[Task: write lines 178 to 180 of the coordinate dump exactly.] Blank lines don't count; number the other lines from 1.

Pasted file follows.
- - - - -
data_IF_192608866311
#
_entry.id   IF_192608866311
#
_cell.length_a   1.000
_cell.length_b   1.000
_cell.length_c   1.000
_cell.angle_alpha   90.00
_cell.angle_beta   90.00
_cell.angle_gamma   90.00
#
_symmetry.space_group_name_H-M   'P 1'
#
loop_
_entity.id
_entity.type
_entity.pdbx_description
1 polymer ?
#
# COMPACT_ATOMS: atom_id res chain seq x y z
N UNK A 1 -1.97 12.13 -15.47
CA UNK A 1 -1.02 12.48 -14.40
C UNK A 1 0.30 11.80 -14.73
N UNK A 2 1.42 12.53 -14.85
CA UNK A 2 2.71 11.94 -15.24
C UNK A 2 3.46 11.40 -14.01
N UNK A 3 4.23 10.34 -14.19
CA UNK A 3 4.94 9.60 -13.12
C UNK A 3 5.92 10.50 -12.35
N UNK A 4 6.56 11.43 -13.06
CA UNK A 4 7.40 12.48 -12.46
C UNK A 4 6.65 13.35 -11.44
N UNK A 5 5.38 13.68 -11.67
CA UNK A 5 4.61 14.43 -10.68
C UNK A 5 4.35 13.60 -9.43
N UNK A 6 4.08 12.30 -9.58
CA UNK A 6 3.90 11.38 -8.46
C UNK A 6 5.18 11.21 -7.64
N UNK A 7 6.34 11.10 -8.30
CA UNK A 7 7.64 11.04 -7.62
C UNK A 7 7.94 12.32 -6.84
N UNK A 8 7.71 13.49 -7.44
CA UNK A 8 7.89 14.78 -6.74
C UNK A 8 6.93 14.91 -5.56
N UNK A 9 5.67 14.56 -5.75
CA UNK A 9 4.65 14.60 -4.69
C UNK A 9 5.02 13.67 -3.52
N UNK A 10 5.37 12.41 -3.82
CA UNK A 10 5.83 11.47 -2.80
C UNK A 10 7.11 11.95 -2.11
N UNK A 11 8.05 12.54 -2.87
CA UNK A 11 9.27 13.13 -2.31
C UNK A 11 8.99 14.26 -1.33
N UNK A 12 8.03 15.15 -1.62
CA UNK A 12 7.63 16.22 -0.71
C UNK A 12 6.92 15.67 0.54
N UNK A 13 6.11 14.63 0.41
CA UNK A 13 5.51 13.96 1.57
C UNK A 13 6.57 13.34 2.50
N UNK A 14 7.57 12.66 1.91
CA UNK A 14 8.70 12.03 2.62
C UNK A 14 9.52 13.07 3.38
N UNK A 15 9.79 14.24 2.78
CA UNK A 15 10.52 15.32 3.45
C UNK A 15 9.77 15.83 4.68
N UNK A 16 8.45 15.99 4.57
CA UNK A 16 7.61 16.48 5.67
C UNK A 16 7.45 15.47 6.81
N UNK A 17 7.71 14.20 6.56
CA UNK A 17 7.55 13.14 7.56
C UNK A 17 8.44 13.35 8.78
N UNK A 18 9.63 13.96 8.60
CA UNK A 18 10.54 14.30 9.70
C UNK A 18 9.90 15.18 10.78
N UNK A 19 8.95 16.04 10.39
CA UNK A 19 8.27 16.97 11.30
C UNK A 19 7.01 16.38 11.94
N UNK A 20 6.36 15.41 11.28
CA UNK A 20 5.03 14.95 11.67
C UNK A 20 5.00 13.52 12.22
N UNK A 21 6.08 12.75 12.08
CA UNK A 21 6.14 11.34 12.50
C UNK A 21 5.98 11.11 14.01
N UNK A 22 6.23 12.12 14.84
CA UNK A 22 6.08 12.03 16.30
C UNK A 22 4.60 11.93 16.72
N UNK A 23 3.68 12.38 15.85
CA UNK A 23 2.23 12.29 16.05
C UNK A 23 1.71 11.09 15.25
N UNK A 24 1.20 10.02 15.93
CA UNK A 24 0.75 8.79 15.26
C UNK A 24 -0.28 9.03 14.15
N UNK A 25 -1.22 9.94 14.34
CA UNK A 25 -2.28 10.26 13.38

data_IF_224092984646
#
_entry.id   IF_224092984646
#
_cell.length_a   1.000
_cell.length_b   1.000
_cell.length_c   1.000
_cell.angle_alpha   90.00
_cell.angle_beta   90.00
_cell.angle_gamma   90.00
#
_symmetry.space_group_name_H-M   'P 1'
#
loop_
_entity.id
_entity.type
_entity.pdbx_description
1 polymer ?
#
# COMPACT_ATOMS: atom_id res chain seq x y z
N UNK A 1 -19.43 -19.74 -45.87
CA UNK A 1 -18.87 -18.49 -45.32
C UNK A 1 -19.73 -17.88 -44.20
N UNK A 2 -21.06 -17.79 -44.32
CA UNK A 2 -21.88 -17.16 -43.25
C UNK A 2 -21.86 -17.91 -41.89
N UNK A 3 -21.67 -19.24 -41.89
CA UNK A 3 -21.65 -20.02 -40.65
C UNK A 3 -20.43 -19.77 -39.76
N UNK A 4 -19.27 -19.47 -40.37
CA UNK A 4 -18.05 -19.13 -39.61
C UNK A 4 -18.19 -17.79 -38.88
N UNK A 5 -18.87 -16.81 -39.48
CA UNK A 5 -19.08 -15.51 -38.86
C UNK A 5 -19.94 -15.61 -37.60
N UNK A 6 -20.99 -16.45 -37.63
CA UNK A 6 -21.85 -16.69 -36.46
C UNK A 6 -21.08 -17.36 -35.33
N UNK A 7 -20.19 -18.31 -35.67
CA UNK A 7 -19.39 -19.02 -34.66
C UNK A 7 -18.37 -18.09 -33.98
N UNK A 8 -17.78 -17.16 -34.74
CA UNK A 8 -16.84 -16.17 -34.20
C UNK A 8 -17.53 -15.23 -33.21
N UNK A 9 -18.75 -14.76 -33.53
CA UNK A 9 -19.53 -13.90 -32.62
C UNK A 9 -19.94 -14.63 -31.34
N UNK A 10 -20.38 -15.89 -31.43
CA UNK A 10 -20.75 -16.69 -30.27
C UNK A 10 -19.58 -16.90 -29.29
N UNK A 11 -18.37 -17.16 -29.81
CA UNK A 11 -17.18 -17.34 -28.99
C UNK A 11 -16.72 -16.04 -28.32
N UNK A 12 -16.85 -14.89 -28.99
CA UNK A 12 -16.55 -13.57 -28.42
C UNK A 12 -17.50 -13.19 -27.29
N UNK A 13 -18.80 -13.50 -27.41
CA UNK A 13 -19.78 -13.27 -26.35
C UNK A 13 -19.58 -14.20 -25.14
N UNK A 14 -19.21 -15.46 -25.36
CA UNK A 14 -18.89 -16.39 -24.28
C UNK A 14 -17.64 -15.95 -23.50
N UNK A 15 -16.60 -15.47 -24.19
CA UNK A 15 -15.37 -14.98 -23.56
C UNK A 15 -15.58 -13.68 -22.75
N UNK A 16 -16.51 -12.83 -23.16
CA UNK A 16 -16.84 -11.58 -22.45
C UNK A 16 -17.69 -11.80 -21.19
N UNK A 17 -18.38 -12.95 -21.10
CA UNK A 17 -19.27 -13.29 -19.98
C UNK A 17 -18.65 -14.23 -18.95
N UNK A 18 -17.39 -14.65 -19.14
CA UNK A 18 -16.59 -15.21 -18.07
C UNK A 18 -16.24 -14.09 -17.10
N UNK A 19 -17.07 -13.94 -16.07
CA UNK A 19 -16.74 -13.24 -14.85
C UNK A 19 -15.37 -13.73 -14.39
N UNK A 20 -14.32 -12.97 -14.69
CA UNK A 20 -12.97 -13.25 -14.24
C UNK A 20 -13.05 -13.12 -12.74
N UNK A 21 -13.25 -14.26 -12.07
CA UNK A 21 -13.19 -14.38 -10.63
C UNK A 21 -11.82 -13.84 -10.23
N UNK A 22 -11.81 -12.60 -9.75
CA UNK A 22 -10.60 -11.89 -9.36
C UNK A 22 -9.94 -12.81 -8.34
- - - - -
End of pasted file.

N UNK A 22 -11.81 -12.60 -9.75
CA UNK A 22 -10.60 -11.89 -9.36
C UNK A 22 -9.94 -12.81 -8.34